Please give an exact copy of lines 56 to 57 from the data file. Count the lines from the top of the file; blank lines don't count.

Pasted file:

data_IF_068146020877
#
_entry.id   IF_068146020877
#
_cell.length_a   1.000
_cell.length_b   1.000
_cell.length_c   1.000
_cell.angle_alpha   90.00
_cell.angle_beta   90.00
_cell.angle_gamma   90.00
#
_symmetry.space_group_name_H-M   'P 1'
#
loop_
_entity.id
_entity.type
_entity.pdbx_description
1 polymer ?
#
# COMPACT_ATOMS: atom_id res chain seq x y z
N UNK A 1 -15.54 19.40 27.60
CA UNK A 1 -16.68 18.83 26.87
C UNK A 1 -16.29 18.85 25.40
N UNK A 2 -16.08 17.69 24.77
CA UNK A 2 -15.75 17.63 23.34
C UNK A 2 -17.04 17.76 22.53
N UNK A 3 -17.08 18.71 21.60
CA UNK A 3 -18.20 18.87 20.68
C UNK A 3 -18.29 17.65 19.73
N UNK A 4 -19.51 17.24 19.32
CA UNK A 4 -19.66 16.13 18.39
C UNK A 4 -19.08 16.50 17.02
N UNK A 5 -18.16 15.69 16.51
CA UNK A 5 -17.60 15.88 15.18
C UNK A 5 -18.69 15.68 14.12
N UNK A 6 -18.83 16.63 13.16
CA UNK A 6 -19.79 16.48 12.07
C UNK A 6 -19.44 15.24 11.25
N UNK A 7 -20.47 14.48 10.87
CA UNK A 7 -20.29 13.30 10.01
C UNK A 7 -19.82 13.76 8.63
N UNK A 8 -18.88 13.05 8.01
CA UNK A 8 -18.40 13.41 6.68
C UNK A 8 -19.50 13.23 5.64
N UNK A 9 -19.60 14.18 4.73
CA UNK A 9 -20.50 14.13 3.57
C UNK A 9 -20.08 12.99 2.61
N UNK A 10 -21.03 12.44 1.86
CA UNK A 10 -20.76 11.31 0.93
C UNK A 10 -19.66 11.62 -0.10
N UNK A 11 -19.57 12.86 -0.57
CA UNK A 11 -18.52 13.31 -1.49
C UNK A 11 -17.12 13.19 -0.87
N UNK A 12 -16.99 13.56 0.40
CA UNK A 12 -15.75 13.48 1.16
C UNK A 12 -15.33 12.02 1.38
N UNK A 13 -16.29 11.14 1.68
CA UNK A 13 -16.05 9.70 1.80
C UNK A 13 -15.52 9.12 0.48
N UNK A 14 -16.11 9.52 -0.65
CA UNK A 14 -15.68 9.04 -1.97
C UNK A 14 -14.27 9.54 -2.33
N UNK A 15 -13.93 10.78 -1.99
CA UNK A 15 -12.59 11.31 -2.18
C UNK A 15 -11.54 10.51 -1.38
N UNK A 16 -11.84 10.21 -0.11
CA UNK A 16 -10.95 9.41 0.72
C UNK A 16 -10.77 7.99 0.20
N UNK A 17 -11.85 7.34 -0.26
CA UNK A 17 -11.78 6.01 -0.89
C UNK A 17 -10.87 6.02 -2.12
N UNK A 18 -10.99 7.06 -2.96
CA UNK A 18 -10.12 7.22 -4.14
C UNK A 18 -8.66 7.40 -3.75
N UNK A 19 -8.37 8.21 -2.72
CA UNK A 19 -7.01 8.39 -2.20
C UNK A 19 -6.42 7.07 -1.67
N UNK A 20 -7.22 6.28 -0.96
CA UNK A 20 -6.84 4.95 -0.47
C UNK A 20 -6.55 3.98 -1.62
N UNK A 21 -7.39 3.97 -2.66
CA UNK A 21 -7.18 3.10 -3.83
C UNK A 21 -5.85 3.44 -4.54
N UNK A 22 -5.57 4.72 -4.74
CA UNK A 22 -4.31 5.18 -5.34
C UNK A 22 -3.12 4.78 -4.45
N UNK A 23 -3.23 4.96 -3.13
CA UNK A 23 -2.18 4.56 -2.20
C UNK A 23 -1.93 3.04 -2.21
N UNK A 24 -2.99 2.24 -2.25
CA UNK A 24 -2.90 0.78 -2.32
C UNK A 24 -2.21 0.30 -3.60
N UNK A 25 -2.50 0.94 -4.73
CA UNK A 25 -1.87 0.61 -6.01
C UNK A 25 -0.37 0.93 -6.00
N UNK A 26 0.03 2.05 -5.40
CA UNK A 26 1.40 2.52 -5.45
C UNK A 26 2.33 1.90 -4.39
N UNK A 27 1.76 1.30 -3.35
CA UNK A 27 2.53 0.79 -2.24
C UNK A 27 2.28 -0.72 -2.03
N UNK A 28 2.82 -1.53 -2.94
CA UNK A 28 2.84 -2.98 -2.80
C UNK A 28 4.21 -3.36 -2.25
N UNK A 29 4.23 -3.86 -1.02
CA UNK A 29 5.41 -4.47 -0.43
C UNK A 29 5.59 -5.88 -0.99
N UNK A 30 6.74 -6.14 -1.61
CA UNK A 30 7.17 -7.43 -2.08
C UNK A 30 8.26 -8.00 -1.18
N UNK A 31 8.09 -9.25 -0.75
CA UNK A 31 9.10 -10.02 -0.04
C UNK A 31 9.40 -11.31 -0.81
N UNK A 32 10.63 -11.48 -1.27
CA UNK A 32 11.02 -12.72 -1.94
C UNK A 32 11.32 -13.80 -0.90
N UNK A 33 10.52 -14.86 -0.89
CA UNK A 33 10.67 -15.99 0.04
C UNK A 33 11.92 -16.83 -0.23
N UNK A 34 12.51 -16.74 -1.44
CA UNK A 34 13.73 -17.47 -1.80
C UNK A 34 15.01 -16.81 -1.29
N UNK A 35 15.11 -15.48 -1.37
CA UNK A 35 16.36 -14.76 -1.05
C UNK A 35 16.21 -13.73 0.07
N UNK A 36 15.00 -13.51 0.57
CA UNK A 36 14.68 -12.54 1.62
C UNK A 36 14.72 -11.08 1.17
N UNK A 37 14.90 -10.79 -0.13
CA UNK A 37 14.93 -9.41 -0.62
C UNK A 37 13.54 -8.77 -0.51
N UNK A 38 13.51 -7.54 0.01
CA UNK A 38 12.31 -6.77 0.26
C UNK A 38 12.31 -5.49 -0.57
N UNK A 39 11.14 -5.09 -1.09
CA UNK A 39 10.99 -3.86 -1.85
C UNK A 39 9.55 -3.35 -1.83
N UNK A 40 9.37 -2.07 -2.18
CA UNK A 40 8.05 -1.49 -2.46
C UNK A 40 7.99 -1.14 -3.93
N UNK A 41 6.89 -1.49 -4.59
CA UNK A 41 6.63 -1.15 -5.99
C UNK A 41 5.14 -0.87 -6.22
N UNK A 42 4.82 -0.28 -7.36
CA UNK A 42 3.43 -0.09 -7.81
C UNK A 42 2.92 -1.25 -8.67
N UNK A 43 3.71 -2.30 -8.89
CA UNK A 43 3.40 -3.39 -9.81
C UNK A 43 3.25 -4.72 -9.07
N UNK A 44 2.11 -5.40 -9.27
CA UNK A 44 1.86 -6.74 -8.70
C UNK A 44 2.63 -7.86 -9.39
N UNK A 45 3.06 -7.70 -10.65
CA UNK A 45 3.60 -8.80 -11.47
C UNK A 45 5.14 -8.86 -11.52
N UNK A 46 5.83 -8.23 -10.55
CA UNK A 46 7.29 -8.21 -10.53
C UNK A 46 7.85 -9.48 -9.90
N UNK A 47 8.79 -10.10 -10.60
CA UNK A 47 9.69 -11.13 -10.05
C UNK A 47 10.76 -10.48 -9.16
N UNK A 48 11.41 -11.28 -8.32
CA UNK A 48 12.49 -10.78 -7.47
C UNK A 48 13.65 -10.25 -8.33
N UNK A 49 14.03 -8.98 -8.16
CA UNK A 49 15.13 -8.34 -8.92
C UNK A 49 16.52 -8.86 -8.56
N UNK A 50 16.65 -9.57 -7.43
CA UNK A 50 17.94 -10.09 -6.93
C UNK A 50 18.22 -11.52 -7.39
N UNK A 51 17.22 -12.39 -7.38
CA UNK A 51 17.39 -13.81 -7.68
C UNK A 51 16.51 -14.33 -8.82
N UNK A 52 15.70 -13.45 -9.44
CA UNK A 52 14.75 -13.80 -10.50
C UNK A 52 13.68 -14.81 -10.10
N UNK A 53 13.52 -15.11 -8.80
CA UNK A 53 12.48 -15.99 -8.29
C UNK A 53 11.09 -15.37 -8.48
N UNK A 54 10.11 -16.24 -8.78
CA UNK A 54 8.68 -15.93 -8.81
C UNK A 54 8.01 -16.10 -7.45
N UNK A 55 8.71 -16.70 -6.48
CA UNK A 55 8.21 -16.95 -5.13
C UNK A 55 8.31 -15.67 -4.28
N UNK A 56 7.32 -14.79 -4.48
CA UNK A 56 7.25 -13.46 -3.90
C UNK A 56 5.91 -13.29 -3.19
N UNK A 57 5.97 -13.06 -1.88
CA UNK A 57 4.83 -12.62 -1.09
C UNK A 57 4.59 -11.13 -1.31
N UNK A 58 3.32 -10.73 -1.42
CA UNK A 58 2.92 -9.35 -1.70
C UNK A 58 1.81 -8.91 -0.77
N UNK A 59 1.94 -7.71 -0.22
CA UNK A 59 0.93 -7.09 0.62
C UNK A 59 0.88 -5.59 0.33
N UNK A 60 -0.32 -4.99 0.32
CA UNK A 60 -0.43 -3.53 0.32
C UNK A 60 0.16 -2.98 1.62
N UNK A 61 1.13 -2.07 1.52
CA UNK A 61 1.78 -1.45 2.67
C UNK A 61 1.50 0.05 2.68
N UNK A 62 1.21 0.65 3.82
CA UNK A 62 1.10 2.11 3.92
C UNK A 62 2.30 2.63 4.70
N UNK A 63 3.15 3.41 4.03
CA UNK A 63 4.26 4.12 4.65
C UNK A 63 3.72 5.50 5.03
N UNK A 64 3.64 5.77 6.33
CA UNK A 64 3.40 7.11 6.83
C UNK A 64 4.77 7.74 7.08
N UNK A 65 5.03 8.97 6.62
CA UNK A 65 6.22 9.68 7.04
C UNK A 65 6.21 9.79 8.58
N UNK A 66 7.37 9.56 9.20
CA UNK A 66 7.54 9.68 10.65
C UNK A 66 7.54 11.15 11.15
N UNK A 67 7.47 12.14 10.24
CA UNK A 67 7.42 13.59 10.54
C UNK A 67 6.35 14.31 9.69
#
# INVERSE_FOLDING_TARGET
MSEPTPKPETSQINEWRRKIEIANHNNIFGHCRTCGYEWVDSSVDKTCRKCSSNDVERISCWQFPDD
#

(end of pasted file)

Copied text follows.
C UNK A 12 -15.33 12.02 1.38
N UNK A 13 -16.29 11.14 1.68